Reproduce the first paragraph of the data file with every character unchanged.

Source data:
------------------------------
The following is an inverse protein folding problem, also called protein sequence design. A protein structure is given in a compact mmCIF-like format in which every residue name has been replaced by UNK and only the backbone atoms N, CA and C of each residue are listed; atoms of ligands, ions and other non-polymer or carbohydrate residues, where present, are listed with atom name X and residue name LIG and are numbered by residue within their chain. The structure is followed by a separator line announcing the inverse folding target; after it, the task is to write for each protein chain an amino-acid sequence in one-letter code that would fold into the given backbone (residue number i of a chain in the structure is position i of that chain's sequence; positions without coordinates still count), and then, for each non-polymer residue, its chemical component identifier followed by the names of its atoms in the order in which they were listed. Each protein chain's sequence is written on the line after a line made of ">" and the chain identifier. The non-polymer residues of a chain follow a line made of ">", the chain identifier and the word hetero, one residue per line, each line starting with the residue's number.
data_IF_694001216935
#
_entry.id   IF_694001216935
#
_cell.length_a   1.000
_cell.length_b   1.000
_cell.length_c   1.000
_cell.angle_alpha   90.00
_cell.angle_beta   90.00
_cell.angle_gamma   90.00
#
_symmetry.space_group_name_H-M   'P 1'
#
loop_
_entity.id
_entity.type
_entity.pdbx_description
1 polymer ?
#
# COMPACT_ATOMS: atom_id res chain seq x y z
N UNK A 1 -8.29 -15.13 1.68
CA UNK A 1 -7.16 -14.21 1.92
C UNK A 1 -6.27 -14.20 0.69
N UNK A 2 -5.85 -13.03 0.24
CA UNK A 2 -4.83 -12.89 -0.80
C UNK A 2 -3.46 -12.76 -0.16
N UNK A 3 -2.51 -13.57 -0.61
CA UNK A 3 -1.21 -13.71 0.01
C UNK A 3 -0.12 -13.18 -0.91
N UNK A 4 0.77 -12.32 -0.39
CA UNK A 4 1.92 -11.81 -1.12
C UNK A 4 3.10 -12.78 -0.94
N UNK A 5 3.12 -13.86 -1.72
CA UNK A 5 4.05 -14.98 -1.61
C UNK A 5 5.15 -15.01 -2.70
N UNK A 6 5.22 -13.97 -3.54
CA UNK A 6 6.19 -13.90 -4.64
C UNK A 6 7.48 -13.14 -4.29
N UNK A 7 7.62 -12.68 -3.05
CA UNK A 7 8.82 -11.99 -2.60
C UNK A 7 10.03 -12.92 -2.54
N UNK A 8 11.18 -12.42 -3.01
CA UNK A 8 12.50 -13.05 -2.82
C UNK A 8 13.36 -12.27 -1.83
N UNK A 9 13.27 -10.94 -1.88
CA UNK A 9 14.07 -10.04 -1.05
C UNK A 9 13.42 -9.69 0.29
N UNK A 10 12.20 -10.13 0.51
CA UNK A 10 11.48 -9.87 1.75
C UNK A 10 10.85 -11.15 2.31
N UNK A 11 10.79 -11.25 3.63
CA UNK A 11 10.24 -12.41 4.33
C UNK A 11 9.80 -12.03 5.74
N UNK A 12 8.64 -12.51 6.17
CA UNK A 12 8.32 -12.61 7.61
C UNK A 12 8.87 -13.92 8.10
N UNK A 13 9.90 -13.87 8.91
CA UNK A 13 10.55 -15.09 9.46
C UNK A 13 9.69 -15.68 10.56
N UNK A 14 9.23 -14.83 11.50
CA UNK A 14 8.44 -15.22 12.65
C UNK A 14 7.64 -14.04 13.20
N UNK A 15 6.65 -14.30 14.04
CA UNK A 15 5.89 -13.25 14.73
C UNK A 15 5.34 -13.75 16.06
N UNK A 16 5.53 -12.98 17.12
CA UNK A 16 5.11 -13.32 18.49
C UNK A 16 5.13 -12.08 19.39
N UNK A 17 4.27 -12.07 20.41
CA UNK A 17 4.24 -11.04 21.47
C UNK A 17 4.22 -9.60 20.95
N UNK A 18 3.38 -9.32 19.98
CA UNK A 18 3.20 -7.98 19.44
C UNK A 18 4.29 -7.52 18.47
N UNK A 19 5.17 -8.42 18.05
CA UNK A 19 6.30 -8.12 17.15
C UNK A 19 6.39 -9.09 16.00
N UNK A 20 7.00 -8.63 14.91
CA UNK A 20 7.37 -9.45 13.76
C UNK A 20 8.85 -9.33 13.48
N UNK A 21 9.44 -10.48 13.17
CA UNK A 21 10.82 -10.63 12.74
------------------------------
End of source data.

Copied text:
The following is an inverse protein folding problem, also called protein sequence design. A protein structure is given in a compact mmCIF-like format in which every residue name has been replaced by UNK and only the backbone atoms N, CA and C of each residue are listed; atoms of ligands, ions and other non-polymer or carbohydrate residues, where present, are listed with atom name X and residue name LIG and are numbered by residue within their chain. The structure is followed by a separator line announcing the inverse folding target; after it, the task is to write for each protein chain an amino-acid sequence in one-letter code that would fold into the given backbone (residue number i of a chain in the structure is position i of that chain's sequence; positions without coordinates still count), and then, for each non-polymer residue, its chemical component identifier followed by the names of its atoms in the order in which they were listed. Each protein chain's sequence is written on the line after a line made of ">" and the chain identifier. The non-polymer residues of a chain follow a line made of ">", the chain identifier and the word hetero, one residue per line, each line starting with the residue's number.